July 6, 2009
Nesting software has evolved to the point where it can "see" shape contours and can determine how they best fit together.
Some operators tend to tweak nests. Unfortunately, the time spent tweaking may affect throughput; why invest in automatic nesting if someone spends time to manually change it? Besides, an hour spent rearranging parts for 1 percent better material utilization costs more than using the original nest. Many see tweaking as just human nature, but often there's a reason a person has the urge to do it. As if solving a jigsaw puzzle, the operator can just"see" that the material nest may not use every bit of space as efficiently as it might.
Nesting software works within constraints, and material utilization isn't the only factor. Software can, for instance, give hot jobs priority. A part may be rotated certain ways because of a punch tool orientation; a subsequent bending operation or final part may require the metal's grain to be in a certain direction; or the programmer may set rotational values high—parts can be rotated only in 90-degree increments, for example—to either speed software processing time or meet a design requirement.
Software also views the nest in a fundamentally different way. People working jigsaw puzzles concentrate on shapes and contours, as did skilled tradesmen who manually nested parts in past decades. A person looks at parts and sees immediately how they relate to other parts—for example, how two semicircular parts could be nested in a circle with many smaller parts in the middle.
Software, however, must take a mathematical approach to any problem, and nesting software is no exception. Depending on the product, the software nests priority parts first, usually the largest ones, unless the programmer gives certain parts priority based on the schedule and due dates. Then comes the next-largest part, and so on, and the software rotates each by designated increments to find the best fit.
Software can't"learn" the way a skilled tradesperson does after years of nesting experience. The human naturally doesn't try fitting parts in a certain arrangement if it didn't work for a similar nest. Software can save certain nests in memory, but if jobs and part priority change continually, as they do at many contract manufacturers, the program must go through the same deductive process again and again, considering one part at a time. It's trial by error: working one part, rotating it, finding the best fit, then moving on to the next part and doing the same thing.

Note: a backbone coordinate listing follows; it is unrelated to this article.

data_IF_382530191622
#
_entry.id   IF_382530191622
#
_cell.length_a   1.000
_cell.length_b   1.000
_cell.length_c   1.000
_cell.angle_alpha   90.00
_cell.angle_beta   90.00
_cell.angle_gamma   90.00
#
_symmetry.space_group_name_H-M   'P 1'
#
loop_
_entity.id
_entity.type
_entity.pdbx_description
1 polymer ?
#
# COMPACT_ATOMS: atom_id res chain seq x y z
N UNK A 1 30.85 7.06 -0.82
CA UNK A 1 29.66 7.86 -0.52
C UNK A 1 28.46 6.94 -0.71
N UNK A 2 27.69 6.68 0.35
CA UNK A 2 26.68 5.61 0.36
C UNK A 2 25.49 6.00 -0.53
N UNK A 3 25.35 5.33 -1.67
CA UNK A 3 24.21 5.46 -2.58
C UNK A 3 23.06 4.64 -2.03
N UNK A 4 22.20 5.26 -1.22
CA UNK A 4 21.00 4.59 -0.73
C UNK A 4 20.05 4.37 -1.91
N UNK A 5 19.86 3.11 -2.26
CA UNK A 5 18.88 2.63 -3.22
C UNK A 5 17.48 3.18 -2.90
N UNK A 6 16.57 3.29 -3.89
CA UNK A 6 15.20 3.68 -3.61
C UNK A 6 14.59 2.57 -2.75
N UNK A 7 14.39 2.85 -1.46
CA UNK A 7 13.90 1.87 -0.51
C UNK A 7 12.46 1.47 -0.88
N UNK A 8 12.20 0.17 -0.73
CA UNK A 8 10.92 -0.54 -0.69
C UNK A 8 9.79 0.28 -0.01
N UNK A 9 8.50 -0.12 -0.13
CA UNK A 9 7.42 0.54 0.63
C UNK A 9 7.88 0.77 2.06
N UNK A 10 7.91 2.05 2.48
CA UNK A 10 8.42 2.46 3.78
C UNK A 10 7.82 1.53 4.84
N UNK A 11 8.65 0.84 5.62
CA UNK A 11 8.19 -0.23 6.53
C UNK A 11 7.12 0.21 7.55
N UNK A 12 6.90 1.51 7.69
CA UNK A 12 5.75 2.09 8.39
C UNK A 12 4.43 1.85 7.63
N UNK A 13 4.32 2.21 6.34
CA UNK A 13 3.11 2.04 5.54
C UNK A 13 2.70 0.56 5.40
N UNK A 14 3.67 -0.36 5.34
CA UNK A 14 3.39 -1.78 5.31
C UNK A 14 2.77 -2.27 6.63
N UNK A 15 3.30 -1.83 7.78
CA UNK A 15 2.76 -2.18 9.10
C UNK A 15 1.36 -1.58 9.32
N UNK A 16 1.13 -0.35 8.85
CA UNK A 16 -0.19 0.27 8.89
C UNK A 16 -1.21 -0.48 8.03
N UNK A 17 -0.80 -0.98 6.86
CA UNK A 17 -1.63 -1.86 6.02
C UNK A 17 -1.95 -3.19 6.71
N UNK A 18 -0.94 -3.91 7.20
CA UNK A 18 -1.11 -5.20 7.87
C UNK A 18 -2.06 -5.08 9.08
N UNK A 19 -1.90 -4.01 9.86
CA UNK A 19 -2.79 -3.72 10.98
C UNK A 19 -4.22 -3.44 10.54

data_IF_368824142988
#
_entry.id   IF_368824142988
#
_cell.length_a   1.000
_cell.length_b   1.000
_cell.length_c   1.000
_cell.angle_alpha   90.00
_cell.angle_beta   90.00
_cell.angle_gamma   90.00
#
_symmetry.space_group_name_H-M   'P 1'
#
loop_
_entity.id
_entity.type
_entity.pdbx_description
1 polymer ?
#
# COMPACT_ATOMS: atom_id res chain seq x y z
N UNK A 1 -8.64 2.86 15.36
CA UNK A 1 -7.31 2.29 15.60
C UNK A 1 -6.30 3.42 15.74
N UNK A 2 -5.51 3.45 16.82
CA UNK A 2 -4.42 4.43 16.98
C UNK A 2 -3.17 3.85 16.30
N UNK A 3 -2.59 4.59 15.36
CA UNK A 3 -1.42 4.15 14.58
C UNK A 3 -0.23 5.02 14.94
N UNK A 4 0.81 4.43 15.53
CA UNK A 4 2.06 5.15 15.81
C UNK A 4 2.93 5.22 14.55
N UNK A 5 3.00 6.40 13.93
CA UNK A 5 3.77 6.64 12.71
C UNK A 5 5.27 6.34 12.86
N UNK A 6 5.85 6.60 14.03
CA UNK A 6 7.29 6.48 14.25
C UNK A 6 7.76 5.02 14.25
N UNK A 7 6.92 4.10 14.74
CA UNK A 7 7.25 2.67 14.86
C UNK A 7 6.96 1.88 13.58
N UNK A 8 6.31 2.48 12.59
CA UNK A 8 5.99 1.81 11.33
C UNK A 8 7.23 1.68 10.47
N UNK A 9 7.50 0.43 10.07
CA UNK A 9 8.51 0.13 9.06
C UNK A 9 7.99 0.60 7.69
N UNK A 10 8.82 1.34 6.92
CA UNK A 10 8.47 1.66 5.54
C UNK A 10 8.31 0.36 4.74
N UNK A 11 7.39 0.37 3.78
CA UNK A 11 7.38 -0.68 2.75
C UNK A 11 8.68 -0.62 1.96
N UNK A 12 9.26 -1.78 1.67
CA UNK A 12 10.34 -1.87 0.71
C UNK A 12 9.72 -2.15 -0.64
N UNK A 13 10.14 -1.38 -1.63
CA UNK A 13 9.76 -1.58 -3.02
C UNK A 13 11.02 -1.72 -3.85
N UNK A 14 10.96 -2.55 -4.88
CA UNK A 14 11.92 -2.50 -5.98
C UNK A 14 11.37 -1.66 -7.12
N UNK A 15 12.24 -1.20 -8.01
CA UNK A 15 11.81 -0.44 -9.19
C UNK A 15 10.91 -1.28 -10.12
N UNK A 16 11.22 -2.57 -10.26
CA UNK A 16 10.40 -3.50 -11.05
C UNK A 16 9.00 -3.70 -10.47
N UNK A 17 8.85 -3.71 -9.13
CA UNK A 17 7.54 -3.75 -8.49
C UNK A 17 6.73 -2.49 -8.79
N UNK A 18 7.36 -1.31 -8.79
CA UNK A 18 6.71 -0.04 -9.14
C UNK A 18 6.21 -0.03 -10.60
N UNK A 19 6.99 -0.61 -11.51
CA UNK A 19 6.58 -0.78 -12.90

Because computers run thousands of calculations a second, the method has worked extremely well, particularly as computer processing power has skyrocketed during the past decade. What would take software several minutes or hours to accomplish likely would take a human several days. Sure, the human would produce a more elegant nest with better material utilization, but the hours or days it would take to make the nest would outweigh any material utilization gains.
In most circumstances, no computer in the world can calculate all the possible nests for a given set of parts. To put this in perspective, 50 parts can be arranged into 10100 different nests, if no parts are rotated. If rotation is considered, the problem becomes even larger. If a computer could generate 1 million nests per second (faster than any computer built so far), it would still take 1084 lifetimes to calculate all the possible nests for just 50 parts.
Some of the latest nesting software developments, though, hark back to the way skilled people developed nests manually years ago. Instead of placing a part, then moving on to the next part, software now, through new mathematical algorithms, can look at the specific angles and contours of parts to"see" how they fit against other part features. In other words, it can see how multiple shapes fit together. If the software places a part in a certain way, it does so because it sees other parts that could be placed around or inside it. For instance, two semicircular parts may, when placed together, form a large circular space in the middle that could make room for smaller parts in the nest. Software technology now can emulate how humans made decisions when developing a nest manually—only, of course, much faster. This ability to see how parts relate to each other means the computer (like people) need not go through trillions of possible solutions to find the best one.
Note that material nesting is just one part of the big picture. Regardless of the nesting software a shop uses, how efficiently a company nests sheets matters little if the wrong information reaches the nesting program to begin with. Information flow between order entry and the shop floor is just as important as part flow between the primary fabrication processes and the finished product.